Octopuses and squid belong to the order
Octopoda, which is in the class Cephalopods,
phylum Mollusca, which includes snails
and clams. They are related to other mollusks but
have no internal or external shell. There are more
than one thousand species of octopuses and squid
alive today. They have two eyes and eight (octopuses)
to ten (some squid) tentacles that are attached
directly to the head. The tentacles are covered
with sucker pads that help the animal move
along the ocean floor, its normal place of residence.
They have the most complex brain of the
invertebrates, and also have long- and short-term
memories, much like vertebrates.
The genus Octopus contains several different
species, which vary greatly in size. The smallest is
Octopus arborescens, a species that averages two
inches in length. The largest species, Octopus
dofleini, commonly known as the giant Pacific octopus,
can grow to sixteen feet in length and
weigh up to three hundred pounds, with a tentacle
span of thirty feet. The best known and most
widely distributed species is Octopus vulgaris, a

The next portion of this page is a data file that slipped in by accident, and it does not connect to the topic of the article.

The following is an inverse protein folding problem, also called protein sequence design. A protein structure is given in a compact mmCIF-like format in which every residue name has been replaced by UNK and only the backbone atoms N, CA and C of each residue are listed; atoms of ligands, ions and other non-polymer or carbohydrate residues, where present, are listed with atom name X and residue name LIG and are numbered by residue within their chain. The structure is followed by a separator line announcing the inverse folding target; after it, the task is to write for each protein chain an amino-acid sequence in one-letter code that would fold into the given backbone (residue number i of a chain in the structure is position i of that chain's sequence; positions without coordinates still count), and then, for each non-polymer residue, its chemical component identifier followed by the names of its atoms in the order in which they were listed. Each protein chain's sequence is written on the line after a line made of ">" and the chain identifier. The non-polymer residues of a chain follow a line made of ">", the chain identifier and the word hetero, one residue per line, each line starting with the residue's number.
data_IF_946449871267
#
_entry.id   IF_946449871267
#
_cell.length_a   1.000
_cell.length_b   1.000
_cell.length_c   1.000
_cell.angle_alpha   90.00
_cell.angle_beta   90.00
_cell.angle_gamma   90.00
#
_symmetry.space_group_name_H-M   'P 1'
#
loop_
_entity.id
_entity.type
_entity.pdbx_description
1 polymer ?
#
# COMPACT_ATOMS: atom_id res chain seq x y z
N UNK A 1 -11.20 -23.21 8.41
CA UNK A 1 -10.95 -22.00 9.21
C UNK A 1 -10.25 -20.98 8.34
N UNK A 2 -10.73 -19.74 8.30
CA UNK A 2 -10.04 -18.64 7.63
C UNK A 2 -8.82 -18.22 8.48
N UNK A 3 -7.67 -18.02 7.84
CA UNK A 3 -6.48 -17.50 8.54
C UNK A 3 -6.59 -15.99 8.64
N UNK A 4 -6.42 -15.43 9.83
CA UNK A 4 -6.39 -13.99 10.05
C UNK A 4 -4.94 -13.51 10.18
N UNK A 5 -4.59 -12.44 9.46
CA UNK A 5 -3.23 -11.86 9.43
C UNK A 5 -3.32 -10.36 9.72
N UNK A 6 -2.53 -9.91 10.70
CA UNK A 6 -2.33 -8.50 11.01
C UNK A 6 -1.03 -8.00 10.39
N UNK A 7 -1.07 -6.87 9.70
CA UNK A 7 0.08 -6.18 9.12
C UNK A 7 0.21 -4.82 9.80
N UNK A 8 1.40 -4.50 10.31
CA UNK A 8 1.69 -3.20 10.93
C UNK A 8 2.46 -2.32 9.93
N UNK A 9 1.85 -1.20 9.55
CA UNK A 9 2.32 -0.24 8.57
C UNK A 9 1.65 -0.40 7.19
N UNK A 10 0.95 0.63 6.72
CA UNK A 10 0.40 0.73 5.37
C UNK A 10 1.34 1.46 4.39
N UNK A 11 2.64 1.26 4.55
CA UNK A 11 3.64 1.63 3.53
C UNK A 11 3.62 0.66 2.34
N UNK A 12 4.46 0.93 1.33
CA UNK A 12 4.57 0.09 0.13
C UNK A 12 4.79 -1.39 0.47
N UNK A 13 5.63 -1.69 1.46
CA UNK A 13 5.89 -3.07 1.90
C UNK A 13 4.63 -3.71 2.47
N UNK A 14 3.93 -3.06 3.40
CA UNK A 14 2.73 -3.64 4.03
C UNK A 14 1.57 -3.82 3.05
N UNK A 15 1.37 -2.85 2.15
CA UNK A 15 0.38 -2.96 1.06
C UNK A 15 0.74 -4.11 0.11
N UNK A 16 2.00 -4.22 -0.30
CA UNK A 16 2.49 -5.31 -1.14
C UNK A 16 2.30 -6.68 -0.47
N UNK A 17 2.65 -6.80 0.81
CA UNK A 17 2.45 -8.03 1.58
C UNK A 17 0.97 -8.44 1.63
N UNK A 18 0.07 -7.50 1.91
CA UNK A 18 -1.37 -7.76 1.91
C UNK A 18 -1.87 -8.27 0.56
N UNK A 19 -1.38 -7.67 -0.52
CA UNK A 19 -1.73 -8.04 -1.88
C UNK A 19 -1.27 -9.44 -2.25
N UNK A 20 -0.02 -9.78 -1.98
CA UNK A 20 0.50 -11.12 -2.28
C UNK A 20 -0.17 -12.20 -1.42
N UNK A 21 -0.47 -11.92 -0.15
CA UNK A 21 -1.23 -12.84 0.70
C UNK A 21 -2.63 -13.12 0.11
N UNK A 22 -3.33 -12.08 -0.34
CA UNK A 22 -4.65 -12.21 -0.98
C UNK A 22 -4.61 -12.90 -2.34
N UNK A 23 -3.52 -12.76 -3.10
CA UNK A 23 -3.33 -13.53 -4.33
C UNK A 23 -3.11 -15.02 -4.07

medium-sized octopus found in every ocean. This
species is fromtwo to three feet in length and lives
in holes on the ocean floor. It feeds mainly on
crabs, lobsters, and other crustaceans. It is very intelligent:
One Japanese scientist taught an octopus
how to open a sealed jar in order to get at its contents,
a spiny lobster.
An octopus can change its skin color quickly
when it is frightened or threatened. Its changed
color provides camouflage to help it blend in with
the background so that the octopus becomes almost
invisible to predators. Scientists have discovered
that octopuses change colors not only for
defense, but also to reveal their moods and emotions.
Angry members of the species turn a deep
red in color, while during mating season, both
males and females display stripes and colors that
reflect their inner excitement. Some species squirt
out clouds of a dark inky substance, which hangs
in the water for several seconds. This inkblot has
the same size and shape as the octopus, and while
it draws the attention of the predator, the octopus
escapes. When an enemy, such as a moray eel, attacks
an octopus, it may lose one of its eight arms
in the fight, and while the eel watches the twitching
arm the injured octopus can swim away. The
tentacle grows back very quickly.
Squid are cephalopods and belong to the order
Teuthoidea (ten-armed), which has many species.
They are found in every ocean and range in size
fromless than one inch to more than sixty-five feet
in length. Adult squid of some species can race
through the water at speeds of up to twenty-five
miles per hour. They are aggressive hunters,
equipped with two more tentacles than octopus.